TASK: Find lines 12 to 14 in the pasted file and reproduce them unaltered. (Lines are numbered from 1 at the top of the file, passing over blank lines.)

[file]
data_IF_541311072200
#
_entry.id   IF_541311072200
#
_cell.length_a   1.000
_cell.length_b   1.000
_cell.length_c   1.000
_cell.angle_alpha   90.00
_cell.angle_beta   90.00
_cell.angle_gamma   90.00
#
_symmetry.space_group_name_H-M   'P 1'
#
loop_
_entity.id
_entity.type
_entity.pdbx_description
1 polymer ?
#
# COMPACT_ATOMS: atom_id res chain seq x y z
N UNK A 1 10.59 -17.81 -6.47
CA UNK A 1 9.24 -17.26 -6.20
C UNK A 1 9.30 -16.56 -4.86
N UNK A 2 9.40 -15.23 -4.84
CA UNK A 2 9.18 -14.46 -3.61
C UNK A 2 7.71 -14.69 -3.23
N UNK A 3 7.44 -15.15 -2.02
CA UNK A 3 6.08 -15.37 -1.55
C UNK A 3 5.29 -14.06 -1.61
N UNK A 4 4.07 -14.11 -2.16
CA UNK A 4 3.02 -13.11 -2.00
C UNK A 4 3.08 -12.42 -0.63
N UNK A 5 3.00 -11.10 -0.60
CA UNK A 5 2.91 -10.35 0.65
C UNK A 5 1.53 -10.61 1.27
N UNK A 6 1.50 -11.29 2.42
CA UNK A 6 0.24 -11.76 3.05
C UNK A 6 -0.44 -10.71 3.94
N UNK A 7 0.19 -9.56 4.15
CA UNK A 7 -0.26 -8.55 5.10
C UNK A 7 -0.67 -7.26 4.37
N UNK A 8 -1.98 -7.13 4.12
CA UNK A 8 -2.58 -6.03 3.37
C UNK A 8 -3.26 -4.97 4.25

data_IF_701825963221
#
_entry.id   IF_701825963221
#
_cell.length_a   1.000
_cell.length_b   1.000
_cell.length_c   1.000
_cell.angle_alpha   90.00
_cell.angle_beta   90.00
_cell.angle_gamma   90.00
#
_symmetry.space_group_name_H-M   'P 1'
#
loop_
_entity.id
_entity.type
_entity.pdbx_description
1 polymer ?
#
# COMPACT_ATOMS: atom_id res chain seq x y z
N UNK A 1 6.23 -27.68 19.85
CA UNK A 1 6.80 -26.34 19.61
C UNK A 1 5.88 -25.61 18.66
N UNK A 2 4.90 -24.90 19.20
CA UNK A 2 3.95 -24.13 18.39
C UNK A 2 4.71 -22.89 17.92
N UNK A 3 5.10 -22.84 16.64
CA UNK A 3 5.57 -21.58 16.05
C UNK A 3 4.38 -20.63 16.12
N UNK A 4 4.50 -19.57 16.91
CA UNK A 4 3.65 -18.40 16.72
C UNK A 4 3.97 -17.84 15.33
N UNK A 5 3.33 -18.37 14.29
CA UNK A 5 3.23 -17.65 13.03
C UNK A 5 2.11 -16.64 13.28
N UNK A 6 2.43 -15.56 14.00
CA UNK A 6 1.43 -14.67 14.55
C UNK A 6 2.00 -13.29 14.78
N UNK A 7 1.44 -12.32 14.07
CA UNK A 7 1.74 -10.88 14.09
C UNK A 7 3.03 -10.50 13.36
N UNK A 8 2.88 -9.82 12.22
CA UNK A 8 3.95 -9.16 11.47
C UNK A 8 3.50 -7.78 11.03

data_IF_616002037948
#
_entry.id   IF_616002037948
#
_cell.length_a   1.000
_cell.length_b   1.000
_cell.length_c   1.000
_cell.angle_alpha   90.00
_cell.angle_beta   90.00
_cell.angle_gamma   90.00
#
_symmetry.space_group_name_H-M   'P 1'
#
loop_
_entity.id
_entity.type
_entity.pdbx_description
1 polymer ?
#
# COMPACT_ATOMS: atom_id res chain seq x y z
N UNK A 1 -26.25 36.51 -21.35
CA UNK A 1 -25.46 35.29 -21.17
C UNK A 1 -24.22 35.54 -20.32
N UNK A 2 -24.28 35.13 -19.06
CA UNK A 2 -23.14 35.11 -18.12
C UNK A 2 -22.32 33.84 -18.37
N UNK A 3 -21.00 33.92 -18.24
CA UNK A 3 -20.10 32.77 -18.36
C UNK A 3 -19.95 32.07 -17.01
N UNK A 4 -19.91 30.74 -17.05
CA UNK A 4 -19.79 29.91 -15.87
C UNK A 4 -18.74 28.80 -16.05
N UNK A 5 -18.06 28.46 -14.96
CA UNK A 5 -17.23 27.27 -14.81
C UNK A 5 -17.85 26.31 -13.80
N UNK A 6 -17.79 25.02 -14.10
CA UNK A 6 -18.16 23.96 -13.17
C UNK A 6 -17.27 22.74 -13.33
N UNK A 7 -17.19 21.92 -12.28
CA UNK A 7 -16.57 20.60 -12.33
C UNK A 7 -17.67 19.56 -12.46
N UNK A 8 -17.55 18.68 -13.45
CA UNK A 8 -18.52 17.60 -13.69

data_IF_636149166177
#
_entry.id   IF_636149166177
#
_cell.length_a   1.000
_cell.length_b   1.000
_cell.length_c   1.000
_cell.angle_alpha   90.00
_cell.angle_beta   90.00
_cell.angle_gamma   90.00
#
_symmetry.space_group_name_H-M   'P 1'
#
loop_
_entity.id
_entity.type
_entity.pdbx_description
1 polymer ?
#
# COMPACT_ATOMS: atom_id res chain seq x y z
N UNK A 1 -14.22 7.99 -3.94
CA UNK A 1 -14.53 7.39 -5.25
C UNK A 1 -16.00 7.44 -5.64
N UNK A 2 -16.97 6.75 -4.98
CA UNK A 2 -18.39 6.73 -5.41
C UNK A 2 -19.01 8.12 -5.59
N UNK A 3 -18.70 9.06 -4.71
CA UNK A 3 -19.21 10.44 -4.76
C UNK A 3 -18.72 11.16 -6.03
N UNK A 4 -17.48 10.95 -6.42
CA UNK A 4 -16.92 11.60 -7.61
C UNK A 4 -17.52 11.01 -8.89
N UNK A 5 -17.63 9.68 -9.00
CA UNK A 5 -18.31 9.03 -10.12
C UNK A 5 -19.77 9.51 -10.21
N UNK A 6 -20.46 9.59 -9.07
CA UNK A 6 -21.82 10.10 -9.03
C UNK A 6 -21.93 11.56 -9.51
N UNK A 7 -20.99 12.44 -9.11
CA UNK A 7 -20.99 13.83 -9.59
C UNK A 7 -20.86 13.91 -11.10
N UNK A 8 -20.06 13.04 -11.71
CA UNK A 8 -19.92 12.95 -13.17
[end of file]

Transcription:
_symmetry.space_group_name_H-M   'P 1'
#
loop_